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• Shoulders – The upper part of a ring that joins the shank and the setting. They are often decorated, set with gemstones, or have a v-like split in them.

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• Solitaire – A ring set with a sole eye-catching stone, commonly a diamond.

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• Solitaire – From the word solitary, solitaire is the term given to a stone mounted alone on a piece of jewellery.

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• Setting – Refers to how a stone is set into a piece of jewellery, there are many different types of setting available to best suit the size and shape of the stone.

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• Step-Cut – A cut in which the facets are parallel to the girdle of the gemstone.

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• Surface Graining – Surface indication of structural irregularity. May resemble faint facet junction lines, or cause a grooved or wavy surface, often cross facet junctions.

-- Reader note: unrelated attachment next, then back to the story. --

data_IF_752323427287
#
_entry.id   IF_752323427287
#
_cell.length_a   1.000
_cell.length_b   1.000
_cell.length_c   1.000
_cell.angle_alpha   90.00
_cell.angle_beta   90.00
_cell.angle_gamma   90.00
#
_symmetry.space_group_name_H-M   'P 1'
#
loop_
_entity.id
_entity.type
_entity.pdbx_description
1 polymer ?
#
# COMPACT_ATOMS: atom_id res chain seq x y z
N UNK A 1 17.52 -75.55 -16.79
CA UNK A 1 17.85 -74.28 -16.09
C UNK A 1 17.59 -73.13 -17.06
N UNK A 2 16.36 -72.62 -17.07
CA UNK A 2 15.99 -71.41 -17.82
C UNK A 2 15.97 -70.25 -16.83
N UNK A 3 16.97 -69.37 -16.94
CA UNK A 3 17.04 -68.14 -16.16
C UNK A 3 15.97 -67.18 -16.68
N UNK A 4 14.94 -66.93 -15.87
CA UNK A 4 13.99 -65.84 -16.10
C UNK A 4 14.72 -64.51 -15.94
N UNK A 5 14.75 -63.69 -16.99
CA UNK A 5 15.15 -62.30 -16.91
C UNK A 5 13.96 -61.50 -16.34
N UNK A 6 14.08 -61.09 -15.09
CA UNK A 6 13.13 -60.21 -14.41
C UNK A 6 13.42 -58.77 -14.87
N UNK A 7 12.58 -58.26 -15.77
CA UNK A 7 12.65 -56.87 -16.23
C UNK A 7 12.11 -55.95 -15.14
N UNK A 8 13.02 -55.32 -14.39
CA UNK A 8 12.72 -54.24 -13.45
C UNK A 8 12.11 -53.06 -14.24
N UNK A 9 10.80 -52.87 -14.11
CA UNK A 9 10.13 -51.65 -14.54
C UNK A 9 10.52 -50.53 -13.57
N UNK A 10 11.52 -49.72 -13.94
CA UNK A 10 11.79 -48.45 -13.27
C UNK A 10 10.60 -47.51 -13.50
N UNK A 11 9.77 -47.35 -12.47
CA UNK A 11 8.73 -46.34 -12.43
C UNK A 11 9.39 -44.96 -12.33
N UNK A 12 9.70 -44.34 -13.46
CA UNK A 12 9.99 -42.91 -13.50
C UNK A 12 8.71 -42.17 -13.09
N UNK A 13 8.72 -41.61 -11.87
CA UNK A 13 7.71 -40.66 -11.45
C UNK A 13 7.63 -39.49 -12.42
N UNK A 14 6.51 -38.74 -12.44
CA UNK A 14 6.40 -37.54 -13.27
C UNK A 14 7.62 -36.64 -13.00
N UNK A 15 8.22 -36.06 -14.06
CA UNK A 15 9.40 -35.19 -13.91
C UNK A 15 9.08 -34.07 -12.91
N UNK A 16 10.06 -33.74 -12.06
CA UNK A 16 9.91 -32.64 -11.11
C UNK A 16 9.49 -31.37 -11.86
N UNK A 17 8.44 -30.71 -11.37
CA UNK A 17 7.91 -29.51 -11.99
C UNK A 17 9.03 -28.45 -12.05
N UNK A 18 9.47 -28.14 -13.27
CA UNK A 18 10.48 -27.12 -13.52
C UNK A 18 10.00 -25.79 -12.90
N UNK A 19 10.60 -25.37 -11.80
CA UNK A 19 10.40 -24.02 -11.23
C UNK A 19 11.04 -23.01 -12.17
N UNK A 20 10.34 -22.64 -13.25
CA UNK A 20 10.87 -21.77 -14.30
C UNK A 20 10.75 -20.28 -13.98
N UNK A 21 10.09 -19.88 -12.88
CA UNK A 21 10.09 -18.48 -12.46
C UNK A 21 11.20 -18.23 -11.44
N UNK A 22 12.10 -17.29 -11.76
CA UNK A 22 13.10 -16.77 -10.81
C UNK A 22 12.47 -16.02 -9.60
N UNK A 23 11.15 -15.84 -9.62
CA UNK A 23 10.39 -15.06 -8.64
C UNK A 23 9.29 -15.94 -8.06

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T

• Tiffany Setting – A round six-pronged claw setting. The claws are long and slender and flare out from the base of the setting. It is a style of setting made popular by the jewellers Tiffany & Co of New York.

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• Trillion Cut Diamonds – Trillion cut diamonds are triangular in shape and are one of the most unusual cuts of diamond.

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• Twinning Wisp – A cloudy area produced by crystal structure distortion; usually associated with twinning planes.

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W

• Wedding Ring – A band of precious metal, usually gold or platinum, used to symbolise the union of two people in marriage. The band can be plain, patterned, two coloured gold, diamond set, have bevelled edges and even shaped to fit comfortably with an engagement ring.

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• Weight – The weight of a diamond is measured in carats (ct).